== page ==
What does the word ‘apocalypse‘ bring to mind? We usually assume of the apocalypse as embodying death and destruction, bringing momentous change to the world. As for its perpetrators, we call to mind unnatural invaders such as aliens, zombies, or disease. We might even raise the idea of natural phenomena, in humanity being struck down by its own hubris. However, what we must consider when thinking about these topics are their cultural implications. Apocalyptic thought is not a monolith, and different societies have always had different approaches to the topic. These approaches can range from a pre-occupation with the who of the apocalypse (who did it? And who suffers because of it?) to the what of the apocalypse (how does it happen?). The where might also present new reflections, such as which places and locales in society we might conceive of as being the focal points of apocalypses. The choices of which of these questions to ask, and how we answer them, are naturally informed by our own assumptions. These assumptions differ from society to society, and we must continue to ask them when we broach this topic. This is especially relevant given that American- and Euro-centric portrayals of the apocalypse through popular media have become increasingly ubiquitous.
This is why we consider it highly relevant to investigate Asian approaches to the apocalypse. The Asian region is an outsized producer of film and popular media for its own consumption, by virtue of its rapid growth in population and trend towards economic development. If we consider what alternative assumptions might exist to American- and Euro-centric portrayals of the apocalypse, Asia would be a relevant choice. Moreover, with population and economic growth comes unique concerns which inform these assumptions. Inequality is core to these concerns, especially in a region where development has exacerbated existing power differentials in class, race, or gender. At the same time, financial and political power has created new concerns of its own where some in-groups in society have been privileged above others. Exploring how these existing and new concerns have been explored in Asian apocalyptic fiction, will tell us something about the assumptions which differentiate it from hegemonic Western narratives.
Here, our articles explore this very question in distinct areas of Asian apocalyptic fiction.
1: National Service and the ‘Chao Keng Virus’
In ‘National Service and the “Chao Keng Virus” ‘, Brennan Kau reflects on how Zombiepura (2018) reveals some Singaporean conceptions of inequality through its apocalyptic theme. This involves the intertwining of foreign and domestic conceptions of inequality in one coherent text. Here, both the global zombie apocalypse genre and the local portrayal of NS shares similar critiques of inequality concealed in bureaucratic conformity. However, they also diverge from global zombie apocalyptic texts which are usually pre-occupied with post-colonial capitalism. For a local Singaporean audience, Zombiepura instead sympathises with those in society that feel neglected by the prevailing meritocratic order.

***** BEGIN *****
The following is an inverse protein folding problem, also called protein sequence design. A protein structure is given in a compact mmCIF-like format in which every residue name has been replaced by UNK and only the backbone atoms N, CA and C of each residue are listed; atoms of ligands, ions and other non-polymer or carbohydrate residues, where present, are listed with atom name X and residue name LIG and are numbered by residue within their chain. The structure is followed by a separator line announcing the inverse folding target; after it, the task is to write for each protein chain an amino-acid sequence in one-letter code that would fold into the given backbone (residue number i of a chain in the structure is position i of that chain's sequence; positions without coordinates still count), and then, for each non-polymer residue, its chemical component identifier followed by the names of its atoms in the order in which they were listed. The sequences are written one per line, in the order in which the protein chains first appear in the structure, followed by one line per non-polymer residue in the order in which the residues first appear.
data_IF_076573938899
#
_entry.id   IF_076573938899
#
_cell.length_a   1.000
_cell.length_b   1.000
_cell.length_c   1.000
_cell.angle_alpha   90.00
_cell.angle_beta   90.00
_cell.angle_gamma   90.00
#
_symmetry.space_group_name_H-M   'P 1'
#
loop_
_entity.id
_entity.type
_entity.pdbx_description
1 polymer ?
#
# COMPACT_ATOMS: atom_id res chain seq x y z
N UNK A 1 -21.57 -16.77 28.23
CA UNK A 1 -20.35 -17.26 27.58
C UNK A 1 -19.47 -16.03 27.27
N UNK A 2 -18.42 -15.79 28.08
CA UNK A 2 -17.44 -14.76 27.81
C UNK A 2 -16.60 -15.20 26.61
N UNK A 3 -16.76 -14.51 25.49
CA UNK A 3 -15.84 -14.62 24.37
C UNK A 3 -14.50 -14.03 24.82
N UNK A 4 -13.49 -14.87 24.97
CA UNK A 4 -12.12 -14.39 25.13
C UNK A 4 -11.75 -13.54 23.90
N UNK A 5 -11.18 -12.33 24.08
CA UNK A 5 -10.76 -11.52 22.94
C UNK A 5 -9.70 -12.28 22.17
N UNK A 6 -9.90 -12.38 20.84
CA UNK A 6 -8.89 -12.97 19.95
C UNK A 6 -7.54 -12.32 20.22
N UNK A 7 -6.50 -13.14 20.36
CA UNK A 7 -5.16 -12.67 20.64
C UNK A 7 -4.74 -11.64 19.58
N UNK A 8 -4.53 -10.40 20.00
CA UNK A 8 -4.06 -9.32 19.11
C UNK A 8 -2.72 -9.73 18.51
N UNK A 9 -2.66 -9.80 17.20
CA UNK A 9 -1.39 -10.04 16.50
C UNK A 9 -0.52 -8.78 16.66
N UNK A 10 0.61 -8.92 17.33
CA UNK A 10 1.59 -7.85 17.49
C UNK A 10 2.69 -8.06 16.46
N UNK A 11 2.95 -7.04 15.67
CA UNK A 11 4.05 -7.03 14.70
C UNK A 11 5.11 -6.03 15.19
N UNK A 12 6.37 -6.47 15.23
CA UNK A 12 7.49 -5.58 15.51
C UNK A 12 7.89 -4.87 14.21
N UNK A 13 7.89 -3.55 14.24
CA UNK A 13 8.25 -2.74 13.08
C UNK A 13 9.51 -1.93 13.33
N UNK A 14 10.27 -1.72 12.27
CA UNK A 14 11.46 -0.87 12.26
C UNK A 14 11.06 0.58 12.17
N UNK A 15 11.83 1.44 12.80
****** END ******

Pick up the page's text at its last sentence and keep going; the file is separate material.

3: Capitalism and Class Inequality in Netflix’s Squid Game
In ‘Capitalism and Class Inequality in Netflix’s Squid Game‘, Darren Ang shows how these common concerns adopt different dimensions in a South Korean context. Squid Game (2021) hyperbolises capitalist society, and especially that of a South Korean type. The television series revolves around an obscene power differential significantly altered from how global texts on inequality might view the failings of capitalism. The monetisation and commodification of life, which might recall Marxist ideology, thus takes centre stage.
2: Portrayal of Female Infanticide in Bollywood
In ‘Portrayal of Female Infanticide in Bollywood’, Cavan Tay explores how Matrubhoomi: A Nation Without Women (2003) highlights other societal concerns within India. The film’s portrayal of a dystopian village wracked with female infanticide is deeply demographical in nature. This provides a platform from which gender as a demographical value might criticise societal values rooted in the patriarchy. This line of critique continues throughout the film, where the patriarchy amidst the apocalypse presents itself as contradictory and self-sabotaging. Sexist tropes in modern-day India remain incongruent with the fictional background Matrubhoomi provides.
4: The ‘Ustopia’ of Social Inequality in Squid Game and Parasite
Finally, in ‘The “Ustopia” of Social Inequality in Squid Game and Parasite‘, Vritee Muni focuses on investigating the South Korean approach even further. We may conceptualise utopia and dystopia as being ambiguous through what she calls an ‘Ustopia’. This allows us to approach apocalyptic themes in Asian films from a unique perspective, addressing the omnipresent idea of the ‘Other’ in the end of the world.